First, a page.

On Monday we brought in about 380 yearlings for shipping. We moved them from a nearby pasture to our feedlot in the yard.
In the three or so miles to home we must cross Snake Creek, keep the cattle from making the wrong turn down three different roads, manage traffic while moving down the highway, and finally cross the Frenchman River before arriving safely in our feedlot.
To set ourselves up for success we first corralled and loaded about eight head to truck home to their final destination. Herd animals tend to be much more willing to go somewhere if they see that some of their friends are already there.
Ideally, we have a crew of 3 or 4 people. One person must be bringing up the rear of the herd, making sure that they are moving at a steady but manageable pace. Another person needs to be in front of the herd to make sure that they don’t start running and to direct them through the gate. Then we need someone who can be in the front half of the herd so they can move up the side and ensure the cattle stay on the right path. Lastly, it is helpful to have someone waiting in approaches to deter the cattle from wandering into a neighbors yard. Our dogs are very willing to do their part as well.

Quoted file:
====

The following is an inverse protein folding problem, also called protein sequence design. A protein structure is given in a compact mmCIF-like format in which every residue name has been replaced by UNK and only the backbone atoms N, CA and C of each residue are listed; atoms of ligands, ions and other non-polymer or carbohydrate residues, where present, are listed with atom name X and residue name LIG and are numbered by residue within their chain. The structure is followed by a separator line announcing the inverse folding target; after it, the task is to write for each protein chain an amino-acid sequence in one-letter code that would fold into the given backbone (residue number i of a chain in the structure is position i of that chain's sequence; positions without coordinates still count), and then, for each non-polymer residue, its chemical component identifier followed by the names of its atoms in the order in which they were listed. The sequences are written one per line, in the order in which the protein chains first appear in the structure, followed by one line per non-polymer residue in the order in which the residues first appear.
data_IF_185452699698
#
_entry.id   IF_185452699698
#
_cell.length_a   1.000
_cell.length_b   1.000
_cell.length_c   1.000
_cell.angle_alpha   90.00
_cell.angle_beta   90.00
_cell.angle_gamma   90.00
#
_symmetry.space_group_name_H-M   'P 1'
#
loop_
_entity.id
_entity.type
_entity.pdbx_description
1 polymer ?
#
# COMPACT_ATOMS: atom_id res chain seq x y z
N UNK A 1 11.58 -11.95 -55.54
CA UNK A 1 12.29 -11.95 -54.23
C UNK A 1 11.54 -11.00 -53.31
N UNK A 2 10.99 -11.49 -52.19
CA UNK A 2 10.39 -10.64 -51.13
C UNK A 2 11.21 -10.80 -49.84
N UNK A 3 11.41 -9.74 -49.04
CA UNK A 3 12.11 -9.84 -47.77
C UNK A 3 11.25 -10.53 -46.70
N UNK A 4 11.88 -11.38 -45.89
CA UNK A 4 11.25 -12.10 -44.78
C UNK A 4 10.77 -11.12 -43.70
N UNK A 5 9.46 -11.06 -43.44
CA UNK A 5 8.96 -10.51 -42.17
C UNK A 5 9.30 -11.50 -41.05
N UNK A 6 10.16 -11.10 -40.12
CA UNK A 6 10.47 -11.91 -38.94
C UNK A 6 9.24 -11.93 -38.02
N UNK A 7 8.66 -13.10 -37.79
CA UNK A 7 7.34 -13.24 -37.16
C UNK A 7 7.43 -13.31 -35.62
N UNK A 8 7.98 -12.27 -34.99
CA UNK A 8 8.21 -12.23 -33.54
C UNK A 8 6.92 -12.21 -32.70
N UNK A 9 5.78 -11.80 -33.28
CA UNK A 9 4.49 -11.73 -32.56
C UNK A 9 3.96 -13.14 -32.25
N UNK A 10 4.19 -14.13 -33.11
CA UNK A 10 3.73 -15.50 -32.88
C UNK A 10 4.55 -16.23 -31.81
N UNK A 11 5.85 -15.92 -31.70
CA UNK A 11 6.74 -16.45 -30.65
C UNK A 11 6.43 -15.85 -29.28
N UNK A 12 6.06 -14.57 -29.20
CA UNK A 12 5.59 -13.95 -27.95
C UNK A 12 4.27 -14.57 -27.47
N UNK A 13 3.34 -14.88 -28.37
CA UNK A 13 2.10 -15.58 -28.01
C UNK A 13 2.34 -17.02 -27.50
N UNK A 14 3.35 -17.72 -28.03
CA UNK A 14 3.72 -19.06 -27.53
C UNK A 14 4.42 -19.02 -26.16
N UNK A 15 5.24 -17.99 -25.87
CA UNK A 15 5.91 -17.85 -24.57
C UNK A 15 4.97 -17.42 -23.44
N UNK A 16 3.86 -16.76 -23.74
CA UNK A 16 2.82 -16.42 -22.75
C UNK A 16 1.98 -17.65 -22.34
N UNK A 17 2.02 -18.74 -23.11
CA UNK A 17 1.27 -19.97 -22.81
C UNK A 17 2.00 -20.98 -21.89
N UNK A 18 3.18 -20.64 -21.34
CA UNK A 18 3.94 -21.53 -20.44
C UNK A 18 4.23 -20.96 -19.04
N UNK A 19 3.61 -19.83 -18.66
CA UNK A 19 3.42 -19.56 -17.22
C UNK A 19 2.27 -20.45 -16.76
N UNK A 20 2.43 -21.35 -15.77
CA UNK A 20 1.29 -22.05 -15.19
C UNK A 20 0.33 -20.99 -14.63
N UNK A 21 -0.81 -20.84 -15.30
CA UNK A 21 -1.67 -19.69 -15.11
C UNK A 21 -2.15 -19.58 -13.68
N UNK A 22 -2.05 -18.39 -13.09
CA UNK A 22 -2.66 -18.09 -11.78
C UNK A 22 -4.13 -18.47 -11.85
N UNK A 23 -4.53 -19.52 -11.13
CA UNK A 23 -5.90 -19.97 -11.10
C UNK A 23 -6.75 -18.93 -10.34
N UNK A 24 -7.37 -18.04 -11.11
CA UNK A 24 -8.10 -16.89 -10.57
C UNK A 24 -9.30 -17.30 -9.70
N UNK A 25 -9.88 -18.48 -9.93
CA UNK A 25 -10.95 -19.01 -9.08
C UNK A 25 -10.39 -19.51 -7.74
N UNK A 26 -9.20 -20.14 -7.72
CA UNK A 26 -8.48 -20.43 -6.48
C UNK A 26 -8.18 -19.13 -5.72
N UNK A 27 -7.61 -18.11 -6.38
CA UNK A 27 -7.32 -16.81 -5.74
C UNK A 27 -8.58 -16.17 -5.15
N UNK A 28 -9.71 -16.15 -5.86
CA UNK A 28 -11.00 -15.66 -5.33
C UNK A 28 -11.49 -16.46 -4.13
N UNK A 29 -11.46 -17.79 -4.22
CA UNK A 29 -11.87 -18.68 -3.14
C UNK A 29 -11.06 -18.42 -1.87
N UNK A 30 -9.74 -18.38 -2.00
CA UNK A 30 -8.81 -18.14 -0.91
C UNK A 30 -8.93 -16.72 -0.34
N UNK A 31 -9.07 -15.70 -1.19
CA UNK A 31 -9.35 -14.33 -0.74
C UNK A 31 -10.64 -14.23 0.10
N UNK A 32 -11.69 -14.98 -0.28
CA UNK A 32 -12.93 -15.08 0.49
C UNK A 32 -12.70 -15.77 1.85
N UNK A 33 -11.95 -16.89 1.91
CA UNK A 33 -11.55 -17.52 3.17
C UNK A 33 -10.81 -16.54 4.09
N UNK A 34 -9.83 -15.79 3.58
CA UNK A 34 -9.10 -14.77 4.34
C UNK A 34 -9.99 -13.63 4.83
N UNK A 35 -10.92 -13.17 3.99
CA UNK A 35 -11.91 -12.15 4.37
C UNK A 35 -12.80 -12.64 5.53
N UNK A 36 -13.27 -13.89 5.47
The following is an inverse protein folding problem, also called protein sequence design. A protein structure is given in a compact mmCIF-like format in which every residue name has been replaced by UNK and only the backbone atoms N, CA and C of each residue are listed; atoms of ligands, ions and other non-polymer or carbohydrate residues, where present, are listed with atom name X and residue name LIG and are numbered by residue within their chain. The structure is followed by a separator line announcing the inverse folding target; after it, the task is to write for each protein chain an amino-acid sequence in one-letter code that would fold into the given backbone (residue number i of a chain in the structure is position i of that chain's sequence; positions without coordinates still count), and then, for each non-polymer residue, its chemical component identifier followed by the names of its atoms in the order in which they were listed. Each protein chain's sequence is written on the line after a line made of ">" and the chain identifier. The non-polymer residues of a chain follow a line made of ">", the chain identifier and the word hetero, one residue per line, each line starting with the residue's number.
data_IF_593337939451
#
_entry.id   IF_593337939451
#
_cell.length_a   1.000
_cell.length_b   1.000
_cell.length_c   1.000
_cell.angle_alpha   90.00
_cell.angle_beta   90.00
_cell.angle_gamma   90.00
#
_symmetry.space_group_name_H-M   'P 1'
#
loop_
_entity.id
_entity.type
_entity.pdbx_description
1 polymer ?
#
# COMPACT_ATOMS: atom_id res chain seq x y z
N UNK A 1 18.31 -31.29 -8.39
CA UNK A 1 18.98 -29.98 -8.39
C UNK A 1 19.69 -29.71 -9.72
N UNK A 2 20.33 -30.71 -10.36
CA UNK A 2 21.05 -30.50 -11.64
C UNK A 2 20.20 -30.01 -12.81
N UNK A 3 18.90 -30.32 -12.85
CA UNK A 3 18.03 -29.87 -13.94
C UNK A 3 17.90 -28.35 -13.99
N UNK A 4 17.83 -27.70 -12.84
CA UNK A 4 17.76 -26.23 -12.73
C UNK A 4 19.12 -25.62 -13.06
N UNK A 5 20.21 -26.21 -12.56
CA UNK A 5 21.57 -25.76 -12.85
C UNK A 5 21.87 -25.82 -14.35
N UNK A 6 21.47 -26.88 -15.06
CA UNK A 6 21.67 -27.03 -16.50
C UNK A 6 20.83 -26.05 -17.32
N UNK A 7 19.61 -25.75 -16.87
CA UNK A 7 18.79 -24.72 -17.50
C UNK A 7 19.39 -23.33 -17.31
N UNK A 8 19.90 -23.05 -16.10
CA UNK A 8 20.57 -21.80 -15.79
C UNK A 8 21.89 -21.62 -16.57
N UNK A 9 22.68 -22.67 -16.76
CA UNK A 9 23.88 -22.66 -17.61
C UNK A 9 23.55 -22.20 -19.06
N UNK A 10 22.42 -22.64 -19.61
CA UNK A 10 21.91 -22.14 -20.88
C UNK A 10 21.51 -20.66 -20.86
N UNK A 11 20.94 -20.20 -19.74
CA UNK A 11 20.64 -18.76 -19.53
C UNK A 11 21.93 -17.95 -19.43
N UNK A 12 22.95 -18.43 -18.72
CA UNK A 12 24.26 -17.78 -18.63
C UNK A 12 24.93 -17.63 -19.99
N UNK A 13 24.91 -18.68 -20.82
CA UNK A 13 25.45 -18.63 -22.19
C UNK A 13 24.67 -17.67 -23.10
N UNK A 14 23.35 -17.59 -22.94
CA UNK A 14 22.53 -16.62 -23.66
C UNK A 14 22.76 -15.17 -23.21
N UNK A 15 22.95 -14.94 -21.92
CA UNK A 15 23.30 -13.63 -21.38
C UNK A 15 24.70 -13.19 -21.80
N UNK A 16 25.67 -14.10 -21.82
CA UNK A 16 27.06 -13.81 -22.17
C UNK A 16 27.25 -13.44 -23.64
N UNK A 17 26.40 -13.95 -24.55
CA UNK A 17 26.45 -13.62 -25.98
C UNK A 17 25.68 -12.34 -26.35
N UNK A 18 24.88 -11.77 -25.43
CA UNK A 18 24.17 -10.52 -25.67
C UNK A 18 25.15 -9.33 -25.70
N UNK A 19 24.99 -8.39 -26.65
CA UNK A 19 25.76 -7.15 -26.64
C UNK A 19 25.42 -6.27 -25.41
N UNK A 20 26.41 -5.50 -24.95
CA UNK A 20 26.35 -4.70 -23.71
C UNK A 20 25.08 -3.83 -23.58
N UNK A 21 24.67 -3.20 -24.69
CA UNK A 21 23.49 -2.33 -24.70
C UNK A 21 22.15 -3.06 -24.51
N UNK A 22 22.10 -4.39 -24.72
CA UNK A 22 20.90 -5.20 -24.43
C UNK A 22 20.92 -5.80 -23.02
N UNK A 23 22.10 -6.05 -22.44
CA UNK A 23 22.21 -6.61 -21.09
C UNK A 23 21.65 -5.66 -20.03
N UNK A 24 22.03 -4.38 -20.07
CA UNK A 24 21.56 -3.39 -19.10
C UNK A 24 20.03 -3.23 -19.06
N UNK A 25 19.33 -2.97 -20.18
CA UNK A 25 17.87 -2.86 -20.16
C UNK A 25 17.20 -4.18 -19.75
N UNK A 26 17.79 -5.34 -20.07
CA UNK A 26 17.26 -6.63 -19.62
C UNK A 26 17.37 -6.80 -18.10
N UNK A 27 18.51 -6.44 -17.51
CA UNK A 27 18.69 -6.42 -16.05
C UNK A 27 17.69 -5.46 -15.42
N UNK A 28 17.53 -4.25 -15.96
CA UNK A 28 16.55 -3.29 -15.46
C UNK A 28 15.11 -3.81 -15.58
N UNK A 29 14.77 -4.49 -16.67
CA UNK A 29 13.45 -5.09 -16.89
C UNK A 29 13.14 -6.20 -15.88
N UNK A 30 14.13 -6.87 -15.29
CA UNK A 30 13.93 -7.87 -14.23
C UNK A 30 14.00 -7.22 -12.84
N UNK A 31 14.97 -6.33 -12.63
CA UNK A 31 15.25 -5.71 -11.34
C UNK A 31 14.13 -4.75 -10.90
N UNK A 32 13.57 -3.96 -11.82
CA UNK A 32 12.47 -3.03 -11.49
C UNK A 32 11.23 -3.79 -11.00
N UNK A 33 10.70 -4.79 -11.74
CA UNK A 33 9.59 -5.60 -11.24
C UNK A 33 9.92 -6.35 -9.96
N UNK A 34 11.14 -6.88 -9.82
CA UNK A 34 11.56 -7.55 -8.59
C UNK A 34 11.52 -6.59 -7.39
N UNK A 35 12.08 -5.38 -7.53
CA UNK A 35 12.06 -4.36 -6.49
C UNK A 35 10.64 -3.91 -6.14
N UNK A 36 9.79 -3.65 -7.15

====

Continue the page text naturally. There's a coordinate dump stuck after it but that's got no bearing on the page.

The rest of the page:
On this particular move things went exceptionally well. After gathering the yearlings they crossed the creek easily despite the water that was running over the road. Once on the gravel road the herd strung out enough that they were moving at a steady pace and didn’t start running. When we got them onto the highway we were lucky that the drivers of the vehicles behind us were kind enough to wait until we were off the road before proceeding. Finally, with surprisingly little persuasion, the herd crossed the belly-deep river and were rewarded for their efforts with fresh hay bales in the feeders.
Our mission is always to minimize the amount of stress for both the cattle and the cattlemen (and women!). If we become stressed the cattle will become stressed so we take a calm, quiet, and deliberate approach when working with them. Taking a little extra time and patience is well worth the reward of an easy move and happy cattle.
And on to the trucks Tuesday morning.